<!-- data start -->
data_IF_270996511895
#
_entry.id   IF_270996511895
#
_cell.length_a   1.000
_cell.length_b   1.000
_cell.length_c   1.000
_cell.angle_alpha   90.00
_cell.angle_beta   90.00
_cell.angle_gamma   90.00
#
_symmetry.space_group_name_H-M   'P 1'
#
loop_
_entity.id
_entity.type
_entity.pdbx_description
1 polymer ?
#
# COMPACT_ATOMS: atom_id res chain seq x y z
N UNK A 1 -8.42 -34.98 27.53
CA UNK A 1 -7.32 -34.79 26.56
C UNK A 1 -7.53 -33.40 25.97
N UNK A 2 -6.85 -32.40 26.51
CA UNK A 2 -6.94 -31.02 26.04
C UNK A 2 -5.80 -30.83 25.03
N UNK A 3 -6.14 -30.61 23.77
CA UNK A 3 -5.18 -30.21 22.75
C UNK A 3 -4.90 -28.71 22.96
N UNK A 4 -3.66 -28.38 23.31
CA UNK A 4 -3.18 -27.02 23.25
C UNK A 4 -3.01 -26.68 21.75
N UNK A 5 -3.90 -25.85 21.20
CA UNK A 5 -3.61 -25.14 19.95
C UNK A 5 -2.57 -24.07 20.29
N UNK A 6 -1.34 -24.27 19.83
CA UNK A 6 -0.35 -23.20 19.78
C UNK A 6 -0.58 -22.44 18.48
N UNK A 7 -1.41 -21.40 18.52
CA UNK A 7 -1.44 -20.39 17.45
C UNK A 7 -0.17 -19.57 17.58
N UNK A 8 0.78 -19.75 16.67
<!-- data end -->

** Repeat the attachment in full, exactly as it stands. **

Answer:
data_IF_270996511895
#
_entry.id   IF_270996511895
#
_cell.length_a   1.000
_cell.length_b   1.000
_cell.length_c   1.000
_cell.angle_alpha   90.00
_cell.angle_beta   90.00
_cell.angle_gamma   90.00
#
_symmetry.space_group_name_H-M   'P 1'
#
loop_
_entity.id
_entity.type
_entity.pdbx_description
1 polymer ?
#
# COMPACT_ATOMS: atom_id res chain seq x y z
N UNK A 1 -8.42 -34.98 27.53
CA UNK A 1 -7.32 -34.79 26.56
C UNK A 1 -7.53 -33.40 25.97
N UNK A 2 -6.85 -32.40 26.51
CA UNK A 2 -6.94 -31.02 26.04
C UNK A 2 -5.80 -30.83 25.03
N UNK A 3 -6.14 -30.61 23.77
CA UNK A 3 -5.18 -30.21 22.75
C UNK A 3 -4.90 -28.71 22.96
N UNK A 4 -3.66 -28.38 23.31
CA UNK A 4 -3.18 -27.02 23.25
C UNK A 4 -3.01 -26.68 21.75
N UNK A 5 -3.90 -25.85 21.20
CA UNK A 5 -3.61 -25.14 19.95
C UNK A 5 -2.57 -24.07 20.29
N UNK A 6 -1.34 -24.27 19.83
CA UNK A 6 -0.35 -23.20 19.78
C UNK A 6 -0.58 -22.44 18.48
N UNK A 7 -1.41 -21.40 18.52
CA UNK A 7 -1.44 -20.39 17.45
C UNK A 7 -0.17 -19.57 17.58
N UNK A 8 0.78 -19.75 16.67